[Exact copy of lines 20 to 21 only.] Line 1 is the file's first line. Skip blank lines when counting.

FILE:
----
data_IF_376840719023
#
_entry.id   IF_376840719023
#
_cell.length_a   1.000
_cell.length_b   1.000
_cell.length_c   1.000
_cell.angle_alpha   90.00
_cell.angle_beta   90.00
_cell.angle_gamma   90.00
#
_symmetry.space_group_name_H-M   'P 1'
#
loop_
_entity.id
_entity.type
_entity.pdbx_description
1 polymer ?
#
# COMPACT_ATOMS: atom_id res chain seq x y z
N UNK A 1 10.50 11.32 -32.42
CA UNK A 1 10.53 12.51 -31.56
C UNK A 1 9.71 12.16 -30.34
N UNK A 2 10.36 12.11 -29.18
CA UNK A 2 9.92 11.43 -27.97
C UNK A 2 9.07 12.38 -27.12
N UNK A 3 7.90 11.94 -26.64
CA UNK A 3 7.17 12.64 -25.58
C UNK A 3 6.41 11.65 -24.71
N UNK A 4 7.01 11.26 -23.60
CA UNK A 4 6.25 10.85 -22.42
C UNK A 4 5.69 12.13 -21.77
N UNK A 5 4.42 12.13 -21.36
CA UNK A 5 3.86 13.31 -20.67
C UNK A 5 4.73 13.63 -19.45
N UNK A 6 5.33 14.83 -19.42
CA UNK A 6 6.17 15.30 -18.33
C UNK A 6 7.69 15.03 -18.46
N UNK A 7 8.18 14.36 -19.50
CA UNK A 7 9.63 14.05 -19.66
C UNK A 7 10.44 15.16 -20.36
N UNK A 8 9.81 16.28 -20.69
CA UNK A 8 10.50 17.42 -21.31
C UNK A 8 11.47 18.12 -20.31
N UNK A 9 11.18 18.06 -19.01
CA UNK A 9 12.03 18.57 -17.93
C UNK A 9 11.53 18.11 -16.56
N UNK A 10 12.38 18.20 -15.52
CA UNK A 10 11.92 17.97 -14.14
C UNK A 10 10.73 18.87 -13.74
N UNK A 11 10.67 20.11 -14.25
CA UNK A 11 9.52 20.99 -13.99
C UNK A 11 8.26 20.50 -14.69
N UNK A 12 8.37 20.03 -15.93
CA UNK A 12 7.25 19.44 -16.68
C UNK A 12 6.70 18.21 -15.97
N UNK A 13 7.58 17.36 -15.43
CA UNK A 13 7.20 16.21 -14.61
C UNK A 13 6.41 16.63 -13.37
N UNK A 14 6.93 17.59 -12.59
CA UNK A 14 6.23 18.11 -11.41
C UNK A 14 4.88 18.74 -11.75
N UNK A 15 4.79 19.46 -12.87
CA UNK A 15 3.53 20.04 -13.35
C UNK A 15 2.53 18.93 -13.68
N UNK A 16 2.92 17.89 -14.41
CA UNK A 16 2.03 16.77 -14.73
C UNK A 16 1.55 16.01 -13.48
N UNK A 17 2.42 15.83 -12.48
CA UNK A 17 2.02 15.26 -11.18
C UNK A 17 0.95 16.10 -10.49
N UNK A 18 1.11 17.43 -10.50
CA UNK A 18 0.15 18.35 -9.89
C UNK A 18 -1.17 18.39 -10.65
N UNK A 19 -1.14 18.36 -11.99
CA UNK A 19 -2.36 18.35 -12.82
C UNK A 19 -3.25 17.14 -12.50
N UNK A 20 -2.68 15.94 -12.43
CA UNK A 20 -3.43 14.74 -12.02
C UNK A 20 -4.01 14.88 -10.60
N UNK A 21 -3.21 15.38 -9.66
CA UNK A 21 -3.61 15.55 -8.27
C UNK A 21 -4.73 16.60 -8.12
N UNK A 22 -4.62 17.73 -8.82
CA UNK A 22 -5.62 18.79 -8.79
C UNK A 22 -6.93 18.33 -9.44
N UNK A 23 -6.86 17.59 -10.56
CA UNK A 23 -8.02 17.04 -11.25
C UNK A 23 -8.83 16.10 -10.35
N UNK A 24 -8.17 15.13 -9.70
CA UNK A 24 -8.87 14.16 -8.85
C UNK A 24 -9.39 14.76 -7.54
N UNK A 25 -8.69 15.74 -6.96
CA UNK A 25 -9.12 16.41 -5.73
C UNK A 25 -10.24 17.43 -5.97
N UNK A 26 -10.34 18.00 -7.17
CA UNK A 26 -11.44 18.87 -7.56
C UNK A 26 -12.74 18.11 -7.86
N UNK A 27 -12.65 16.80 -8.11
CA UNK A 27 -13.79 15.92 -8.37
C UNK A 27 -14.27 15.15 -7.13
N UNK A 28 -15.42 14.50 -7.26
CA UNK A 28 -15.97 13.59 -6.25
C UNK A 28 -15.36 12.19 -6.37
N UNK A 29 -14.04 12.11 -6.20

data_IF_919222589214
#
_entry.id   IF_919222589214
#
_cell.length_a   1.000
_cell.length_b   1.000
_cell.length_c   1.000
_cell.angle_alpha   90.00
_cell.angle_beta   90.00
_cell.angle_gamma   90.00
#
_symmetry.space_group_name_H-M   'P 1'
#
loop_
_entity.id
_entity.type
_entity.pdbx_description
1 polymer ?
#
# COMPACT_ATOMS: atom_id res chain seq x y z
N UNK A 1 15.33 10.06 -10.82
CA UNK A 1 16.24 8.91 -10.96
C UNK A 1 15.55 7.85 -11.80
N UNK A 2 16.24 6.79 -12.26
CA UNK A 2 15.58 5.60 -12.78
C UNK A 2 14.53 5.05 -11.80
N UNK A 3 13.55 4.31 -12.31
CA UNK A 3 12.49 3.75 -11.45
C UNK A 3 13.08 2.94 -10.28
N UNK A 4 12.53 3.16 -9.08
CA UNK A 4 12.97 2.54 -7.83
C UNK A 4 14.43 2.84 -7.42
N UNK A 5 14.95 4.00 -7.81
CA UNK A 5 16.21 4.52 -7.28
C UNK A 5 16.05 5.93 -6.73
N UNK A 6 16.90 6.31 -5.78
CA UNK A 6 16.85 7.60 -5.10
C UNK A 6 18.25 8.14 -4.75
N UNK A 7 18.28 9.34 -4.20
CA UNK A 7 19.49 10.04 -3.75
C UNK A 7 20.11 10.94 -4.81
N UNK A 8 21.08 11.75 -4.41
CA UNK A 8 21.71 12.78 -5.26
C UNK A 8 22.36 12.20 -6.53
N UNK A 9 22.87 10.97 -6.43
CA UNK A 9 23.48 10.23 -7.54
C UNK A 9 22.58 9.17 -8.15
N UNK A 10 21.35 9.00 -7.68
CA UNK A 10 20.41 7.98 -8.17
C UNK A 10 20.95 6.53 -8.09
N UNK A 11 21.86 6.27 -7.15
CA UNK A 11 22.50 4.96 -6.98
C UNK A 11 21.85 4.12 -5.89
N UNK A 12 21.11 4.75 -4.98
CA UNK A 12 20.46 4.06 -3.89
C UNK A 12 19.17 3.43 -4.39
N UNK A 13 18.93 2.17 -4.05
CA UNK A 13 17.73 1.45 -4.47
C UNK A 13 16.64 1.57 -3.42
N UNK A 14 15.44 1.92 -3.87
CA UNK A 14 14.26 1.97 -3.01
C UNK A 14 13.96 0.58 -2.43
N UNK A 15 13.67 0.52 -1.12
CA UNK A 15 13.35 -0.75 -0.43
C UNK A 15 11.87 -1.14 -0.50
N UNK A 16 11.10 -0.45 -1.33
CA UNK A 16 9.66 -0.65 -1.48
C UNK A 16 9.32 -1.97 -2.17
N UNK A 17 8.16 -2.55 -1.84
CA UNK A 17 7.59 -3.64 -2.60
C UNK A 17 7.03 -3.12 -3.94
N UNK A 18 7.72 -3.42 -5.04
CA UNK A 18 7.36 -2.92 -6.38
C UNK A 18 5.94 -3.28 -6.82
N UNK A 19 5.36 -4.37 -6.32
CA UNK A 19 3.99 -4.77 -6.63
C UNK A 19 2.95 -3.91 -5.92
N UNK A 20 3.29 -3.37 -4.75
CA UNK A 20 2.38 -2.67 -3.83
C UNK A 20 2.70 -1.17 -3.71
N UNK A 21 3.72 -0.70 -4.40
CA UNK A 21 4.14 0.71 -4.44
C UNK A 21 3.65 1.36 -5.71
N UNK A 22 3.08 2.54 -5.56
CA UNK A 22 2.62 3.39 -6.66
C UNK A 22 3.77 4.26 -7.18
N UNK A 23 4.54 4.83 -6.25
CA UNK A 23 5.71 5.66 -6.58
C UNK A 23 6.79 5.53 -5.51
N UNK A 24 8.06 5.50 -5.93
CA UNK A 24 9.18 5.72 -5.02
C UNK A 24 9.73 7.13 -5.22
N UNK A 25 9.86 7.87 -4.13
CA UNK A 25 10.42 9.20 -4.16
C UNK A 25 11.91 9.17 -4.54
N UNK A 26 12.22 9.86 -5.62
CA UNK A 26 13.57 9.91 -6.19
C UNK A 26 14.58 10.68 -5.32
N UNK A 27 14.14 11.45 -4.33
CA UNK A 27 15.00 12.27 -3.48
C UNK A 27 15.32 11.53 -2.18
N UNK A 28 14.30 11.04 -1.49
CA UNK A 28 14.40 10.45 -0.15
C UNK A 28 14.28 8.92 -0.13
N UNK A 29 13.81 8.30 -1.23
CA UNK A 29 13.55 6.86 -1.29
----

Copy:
# COMPACT_ATOMS: atom_id res chain seq x y z
N UNK A 1 10.50 11.32 -32.42